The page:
new old kid on the blog,
with an occasional
old or new poem written off
the old writer's block
Oh how this brings back, like a toxic biscuit swirling in a Proustian teacup, early memories of life in a city built on animal blood, "hog butcher to the world", and of the blood-stink from "the yards" that lay heavy o'er the plains on summer nights. There is no escaping these sights, sounds and odours. In elementary school the nuns herded us onto buses, in our dirty little poverty uniforms, for "field trips" to the grand abbatoirs on the south side, where we were initiated in the sempiternal stockyard fundamentals. Live and Let Live!
I remember, too, reading that Robert Frost's father, walking to work in 1870s San Francisco, would daily stop at what today we would call a "boutique" slaughterhouse to buy and drink a glass of fresh blood, which in those days was considered a health-booster. That image kept me from absorbing much of the rest of my reading about Frost's early years, and I was glad when the biography took him to New England after his father's death, where I finally lost the sickish taste of iron on the back of my tongue.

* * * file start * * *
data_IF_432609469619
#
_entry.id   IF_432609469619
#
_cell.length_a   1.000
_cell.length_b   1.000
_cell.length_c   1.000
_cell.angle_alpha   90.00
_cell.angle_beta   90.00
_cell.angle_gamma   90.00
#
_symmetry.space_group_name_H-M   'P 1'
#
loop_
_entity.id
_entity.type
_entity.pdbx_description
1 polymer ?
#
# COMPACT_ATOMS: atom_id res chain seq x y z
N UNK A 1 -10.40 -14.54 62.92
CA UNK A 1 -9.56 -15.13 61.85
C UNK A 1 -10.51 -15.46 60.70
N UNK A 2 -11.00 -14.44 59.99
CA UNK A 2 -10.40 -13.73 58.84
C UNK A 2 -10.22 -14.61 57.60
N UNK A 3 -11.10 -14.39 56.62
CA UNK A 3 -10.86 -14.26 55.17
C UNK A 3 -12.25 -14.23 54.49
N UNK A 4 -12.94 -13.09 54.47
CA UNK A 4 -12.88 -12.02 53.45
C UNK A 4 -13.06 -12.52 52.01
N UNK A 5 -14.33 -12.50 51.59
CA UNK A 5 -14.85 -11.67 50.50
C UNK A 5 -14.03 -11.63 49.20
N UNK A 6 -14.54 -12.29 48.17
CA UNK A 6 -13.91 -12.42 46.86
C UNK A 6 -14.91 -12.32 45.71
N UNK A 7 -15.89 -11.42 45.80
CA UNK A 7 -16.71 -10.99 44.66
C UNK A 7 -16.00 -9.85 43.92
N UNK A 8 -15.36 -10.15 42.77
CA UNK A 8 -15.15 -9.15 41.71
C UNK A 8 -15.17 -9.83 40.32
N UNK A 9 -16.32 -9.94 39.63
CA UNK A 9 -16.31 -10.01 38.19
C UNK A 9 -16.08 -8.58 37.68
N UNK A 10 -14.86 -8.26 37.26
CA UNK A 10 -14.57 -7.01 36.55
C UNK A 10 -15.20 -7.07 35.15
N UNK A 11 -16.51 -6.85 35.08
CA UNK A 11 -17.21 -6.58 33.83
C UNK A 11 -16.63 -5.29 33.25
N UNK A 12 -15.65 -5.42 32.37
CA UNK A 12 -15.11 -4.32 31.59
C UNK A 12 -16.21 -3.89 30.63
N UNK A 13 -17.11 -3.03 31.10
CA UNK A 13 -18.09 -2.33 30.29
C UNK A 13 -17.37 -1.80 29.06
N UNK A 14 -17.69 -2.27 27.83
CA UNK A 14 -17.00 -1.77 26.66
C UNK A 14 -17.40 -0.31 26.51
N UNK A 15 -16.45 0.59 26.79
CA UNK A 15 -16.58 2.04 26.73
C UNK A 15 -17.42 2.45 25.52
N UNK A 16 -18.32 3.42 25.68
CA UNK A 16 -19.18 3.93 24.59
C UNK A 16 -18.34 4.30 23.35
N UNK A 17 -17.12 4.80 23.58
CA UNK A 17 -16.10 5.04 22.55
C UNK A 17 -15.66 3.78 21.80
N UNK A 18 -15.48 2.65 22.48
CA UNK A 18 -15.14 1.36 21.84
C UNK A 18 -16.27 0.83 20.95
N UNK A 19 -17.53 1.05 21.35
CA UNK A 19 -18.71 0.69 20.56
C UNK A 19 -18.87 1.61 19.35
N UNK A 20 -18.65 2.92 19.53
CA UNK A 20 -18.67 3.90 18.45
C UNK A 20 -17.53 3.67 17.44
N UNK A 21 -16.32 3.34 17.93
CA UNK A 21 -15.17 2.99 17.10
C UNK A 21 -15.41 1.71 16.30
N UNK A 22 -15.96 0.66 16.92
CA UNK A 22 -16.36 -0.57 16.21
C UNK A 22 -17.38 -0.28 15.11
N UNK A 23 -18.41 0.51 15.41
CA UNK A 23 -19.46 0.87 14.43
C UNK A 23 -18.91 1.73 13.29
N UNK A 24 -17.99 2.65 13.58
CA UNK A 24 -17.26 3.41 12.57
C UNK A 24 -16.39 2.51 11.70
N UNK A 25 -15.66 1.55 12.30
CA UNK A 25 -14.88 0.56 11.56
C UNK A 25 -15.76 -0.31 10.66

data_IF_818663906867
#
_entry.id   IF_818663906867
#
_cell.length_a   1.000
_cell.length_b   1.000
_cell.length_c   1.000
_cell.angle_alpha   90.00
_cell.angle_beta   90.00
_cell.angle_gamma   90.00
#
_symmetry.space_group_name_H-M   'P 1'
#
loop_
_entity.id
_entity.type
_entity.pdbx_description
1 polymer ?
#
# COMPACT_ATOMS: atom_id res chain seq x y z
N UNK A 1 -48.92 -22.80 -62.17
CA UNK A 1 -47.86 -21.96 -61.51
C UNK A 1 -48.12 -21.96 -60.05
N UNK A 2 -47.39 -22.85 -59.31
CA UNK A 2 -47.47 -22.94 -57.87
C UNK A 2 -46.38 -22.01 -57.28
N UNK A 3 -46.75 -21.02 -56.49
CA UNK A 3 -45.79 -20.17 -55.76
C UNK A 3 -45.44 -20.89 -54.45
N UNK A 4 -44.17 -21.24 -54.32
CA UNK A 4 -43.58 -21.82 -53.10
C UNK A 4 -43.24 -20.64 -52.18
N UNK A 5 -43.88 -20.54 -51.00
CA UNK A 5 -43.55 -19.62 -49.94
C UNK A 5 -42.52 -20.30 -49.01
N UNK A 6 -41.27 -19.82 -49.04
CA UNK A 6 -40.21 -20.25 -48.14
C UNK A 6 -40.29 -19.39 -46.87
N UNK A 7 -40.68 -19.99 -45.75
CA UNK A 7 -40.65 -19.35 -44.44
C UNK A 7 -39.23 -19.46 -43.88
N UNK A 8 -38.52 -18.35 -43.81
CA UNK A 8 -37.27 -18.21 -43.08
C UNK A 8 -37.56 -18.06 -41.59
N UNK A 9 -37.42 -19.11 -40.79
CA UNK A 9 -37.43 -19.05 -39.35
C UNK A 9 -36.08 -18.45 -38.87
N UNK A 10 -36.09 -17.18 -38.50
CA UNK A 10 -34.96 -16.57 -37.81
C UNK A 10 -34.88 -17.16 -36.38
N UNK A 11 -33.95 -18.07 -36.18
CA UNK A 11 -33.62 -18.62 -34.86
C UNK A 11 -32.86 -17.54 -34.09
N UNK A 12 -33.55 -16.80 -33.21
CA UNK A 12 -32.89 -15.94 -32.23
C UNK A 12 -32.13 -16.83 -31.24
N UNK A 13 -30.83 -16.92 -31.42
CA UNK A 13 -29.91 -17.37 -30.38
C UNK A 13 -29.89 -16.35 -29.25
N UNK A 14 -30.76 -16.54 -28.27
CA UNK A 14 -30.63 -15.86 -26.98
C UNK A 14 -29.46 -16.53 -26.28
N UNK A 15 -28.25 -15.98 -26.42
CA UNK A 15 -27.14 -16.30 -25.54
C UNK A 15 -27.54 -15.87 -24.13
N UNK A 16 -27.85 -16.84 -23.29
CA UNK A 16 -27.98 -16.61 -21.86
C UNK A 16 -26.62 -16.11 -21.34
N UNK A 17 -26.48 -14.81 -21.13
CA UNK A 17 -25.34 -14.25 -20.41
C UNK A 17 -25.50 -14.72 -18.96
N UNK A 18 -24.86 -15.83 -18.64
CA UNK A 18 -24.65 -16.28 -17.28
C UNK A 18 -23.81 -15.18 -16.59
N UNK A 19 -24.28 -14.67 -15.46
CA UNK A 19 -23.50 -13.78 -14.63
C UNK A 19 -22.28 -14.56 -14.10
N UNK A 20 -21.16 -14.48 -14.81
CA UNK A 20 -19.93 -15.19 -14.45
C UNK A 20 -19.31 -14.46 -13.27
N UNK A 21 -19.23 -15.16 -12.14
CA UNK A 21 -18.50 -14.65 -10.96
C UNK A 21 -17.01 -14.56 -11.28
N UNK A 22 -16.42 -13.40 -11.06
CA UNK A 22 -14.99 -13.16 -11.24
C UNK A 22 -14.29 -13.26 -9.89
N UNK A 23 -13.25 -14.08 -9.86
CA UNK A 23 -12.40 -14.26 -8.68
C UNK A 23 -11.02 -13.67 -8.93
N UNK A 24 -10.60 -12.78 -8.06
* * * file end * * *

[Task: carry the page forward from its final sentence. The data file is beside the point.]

We have a large processing "unit" on the east outskirts of Meligalas just east of the cemetery and when there is a NE or E wind, we get the full brunt of the "farm". The local authorities have been trying for years to get the owners to relocate to another site some kilometers away to the south but it seems it's a lost cause for the townspeople--just as it is for the pigs.